“The Great Replacement:” An Explainer

Once largely relegated to white supremacist rhetoric, “The Great Replacement” has made its way into mainstream consciousness in the past several years. From the chants of “Jews Will Not Replace Us” on the University of Virginia campus to then-U.S. Rep. Steve King’s tweeted protest, “We can’t restore our civilization with somebody else’s babies,” to Fox News’ Tucker Carlson’s complaints that the Democratic party is attempting to “replace the current electorate” with “third-world voters,” the racist conspiracy theory has well and truly arrived.

The following provides an introduction to “The Great Replacement:” Where it began, how it feeds into white supremacist grievances and which “mainstream” personalities have used it to score points and signal (not so subtly) their nativist point of view.

Origin Story

  • “The Great Replacement” theory has its roots in early 20th century French nationalism and books by French nationalist and author Maurice Barres. However, it was French writer and critic Renaud Camus who popularized the phrase for today’s audiences when he published an essay titled "Le Grand Remplacement," or "the great replacement," in 2011. Camus himself alluded to the “great replacement theory” in his earlier works and was apparently influenced by Jean Raspail’s racist novel, The Camp of the Saints.
  • Camus believes that native white Europeans are being replaced in their countries by non-white immigrants from Africa and the Middle East, and the end result will be the extinction of the white race.
  • Camus focused on Muslim immigration to Europe and the theory that Muslims and other non-white populations had a much higher birth rate than whites. His initial concept did not focus on Jews and was not antisemitic.
  • The “great replacement” philosophy was quickly adopted and promoted by the white supremacist movement, as it fit into their conspiracy theory about the impending destruction of the white race, also know as “white genocide.” It is also a strong echo of the white supremacist rallying cry, “the 14 words:” “We must secure the existence of our people and a future for white children.”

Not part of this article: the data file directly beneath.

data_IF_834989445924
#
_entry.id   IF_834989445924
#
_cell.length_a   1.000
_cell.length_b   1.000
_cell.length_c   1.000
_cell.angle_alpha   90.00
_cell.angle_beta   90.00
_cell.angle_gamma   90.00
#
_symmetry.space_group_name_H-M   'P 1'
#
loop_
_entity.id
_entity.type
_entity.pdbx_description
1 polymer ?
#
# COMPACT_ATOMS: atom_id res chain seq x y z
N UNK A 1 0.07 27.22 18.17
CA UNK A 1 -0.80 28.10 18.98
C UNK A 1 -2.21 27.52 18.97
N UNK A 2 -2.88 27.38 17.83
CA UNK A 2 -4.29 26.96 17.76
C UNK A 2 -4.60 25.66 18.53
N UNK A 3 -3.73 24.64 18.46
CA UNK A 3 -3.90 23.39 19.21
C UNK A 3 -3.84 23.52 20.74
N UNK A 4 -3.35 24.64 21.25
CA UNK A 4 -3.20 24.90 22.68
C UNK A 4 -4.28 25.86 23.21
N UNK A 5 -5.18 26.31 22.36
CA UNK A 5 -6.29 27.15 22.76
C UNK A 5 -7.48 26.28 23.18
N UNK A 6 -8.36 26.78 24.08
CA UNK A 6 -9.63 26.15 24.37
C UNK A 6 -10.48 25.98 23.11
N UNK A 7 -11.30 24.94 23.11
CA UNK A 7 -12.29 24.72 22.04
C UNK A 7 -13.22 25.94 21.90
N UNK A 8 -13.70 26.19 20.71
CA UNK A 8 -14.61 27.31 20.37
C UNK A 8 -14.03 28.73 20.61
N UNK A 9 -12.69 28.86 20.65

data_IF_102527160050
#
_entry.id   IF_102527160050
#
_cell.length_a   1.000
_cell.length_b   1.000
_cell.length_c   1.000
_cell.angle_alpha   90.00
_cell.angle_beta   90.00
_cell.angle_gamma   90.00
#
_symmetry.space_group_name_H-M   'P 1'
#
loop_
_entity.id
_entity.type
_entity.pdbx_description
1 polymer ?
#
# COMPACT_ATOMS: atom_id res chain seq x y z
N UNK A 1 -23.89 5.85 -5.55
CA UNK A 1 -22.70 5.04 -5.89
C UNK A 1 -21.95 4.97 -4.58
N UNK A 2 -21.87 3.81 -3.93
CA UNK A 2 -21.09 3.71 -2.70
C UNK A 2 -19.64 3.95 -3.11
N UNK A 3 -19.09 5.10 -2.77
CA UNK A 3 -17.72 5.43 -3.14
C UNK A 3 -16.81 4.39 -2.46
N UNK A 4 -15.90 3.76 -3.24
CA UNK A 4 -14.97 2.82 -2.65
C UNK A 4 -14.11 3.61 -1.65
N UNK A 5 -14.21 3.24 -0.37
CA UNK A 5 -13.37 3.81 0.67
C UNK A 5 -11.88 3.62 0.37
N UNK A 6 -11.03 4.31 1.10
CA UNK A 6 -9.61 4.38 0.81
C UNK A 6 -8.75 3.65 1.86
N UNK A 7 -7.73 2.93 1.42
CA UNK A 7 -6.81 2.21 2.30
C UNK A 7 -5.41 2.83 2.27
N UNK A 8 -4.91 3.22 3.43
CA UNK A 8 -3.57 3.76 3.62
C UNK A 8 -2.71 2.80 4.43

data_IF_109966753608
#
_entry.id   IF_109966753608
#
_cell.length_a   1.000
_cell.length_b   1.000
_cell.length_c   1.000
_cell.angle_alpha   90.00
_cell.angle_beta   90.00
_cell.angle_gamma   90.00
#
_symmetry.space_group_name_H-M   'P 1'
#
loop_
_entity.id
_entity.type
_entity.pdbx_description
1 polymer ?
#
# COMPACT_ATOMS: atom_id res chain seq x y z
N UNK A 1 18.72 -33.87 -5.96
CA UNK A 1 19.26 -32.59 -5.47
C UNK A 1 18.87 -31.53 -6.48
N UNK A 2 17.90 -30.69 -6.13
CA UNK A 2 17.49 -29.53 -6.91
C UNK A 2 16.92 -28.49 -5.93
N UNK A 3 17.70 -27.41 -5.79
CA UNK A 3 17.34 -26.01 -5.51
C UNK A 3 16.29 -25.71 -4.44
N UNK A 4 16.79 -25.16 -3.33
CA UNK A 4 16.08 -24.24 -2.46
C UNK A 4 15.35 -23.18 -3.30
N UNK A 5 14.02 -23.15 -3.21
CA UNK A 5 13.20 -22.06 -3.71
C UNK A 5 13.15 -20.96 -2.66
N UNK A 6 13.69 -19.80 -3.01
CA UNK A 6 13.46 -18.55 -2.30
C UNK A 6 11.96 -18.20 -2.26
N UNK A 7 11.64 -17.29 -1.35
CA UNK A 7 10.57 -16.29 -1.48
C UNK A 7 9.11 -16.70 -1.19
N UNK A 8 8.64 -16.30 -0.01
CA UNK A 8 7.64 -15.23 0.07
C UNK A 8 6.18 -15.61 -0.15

• Since many white supremacists, particularly those in the United States, blame Jews for non-white immigration to the U.S. the replacement theory is now associated with antisemitism.
  • The night before the August 2017 the Unite the Right rally, white supremacists, marching across the University of Virginia campus, shouted, “Jews will not replace us,” and “You will not replace us,” clear references to Camus’ theory.

Use By Individual Extremists

  • In October 2018, white supremacist Robert Bowers killed 11 people at the Tree of Life synagogue in Pittsburgh, PA, after writing a Gab post blaming Jews for bringing non-white immigrants and refugees to the U.S.
  • In March 2019, white supremacist Brenton Tarrant livestreamed himself killing 51 people at two mosques in New Zealand. Tarrant also released a manifesto online called “The Great Replacement,” an homage to Camus’ work.
  • In April 2019, white supremacist John Earnest killed one and injured three at a synagogue in Poway, CA. In a letter he released online, Earnest claimed that Jews were responsible for the genocide of “white Europeans,” and cited the influence of Bowers and Tarrant.